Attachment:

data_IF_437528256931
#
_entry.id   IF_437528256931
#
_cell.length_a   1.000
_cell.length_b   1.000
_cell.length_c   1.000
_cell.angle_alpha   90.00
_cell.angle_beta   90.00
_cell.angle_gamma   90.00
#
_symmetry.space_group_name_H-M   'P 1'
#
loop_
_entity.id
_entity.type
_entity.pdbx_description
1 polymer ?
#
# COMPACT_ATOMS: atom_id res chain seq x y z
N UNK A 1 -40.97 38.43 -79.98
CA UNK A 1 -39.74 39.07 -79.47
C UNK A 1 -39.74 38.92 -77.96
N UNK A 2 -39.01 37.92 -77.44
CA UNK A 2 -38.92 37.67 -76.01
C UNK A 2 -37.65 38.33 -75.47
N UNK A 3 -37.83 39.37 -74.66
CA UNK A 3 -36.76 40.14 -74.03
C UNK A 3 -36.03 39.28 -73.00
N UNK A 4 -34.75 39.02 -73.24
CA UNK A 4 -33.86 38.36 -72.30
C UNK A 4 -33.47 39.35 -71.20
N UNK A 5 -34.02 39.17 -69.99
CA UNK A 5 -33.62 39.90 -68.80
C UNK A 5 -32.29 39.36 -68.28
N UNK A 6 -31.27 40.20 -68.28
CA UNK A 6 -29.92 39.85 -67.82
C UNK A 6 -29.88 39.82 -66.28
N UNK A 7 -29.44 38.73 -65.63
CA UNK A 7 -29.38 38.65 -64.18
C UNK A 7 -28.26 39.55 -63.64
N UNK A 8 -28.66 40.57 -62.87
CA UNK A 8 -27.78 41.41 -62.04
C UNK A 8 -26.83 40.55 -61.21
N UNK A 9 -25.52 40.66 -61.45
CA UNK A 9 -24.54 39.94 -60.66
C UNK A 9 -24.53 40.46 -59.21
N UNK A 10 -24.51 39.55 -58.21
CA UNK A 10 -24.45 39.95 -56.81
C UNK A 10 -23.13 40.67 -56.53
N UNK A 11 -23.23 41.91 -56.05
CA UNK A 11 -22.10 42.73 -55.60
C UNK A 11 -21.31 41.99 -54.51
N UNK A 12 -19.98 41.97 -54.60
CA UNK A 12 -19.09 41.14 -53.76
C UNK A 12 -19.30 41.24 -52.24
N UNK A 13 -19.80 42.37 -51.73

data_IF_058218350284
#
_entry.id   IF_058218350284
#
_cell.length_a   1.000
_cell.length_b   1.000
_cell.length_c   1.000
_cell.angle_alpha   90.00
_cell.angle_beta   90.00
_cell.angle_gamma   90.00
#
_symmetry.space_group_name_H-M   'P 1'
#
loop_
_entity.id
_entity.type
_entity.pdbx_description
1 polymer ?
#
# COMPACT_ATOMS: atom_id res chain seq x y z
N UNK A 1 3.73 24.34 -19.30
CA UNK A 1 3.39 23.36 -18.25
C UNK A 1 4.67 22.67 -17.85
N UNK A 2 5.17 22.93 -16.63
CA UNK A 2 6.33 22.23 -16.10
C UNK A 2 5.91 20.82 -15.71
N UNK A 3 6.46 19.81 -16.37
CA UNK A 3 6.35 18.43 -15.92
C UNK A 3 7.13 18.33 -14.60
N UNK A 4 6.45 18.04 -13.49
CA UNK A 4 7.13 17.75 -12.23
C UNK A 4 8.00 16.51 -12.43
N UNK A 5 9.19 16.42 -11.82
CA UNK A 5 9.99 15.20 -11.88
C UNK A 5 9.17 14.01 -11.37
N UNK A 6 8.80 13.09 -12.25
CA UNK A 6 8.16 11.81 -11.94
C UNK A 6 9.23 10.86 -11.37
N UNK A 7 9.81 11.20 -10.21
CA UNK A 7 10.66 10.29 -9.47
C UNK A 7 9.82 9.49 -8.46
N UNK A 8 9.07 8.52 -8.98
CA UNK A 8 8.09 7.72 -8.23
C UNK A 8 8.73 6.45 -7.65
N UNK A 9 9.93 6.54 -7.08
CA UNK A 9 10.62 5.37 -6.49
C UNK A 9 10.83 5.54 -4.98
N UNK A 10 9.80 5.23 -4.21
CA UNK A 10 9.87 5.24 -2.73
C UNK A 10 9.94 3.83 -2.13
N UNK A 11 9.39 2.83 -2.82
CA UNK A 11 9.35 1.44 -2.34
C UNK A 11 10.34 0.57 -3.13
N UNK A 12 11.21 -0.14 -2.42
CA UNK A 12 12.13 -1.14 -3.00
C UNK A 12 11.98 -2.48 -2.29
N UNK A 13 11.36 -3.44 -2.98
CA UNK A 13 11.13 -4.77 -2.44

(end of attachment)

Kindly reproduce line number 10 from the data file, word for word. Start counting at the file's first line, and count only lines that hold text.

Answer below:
_cell.angle_gamma   90.00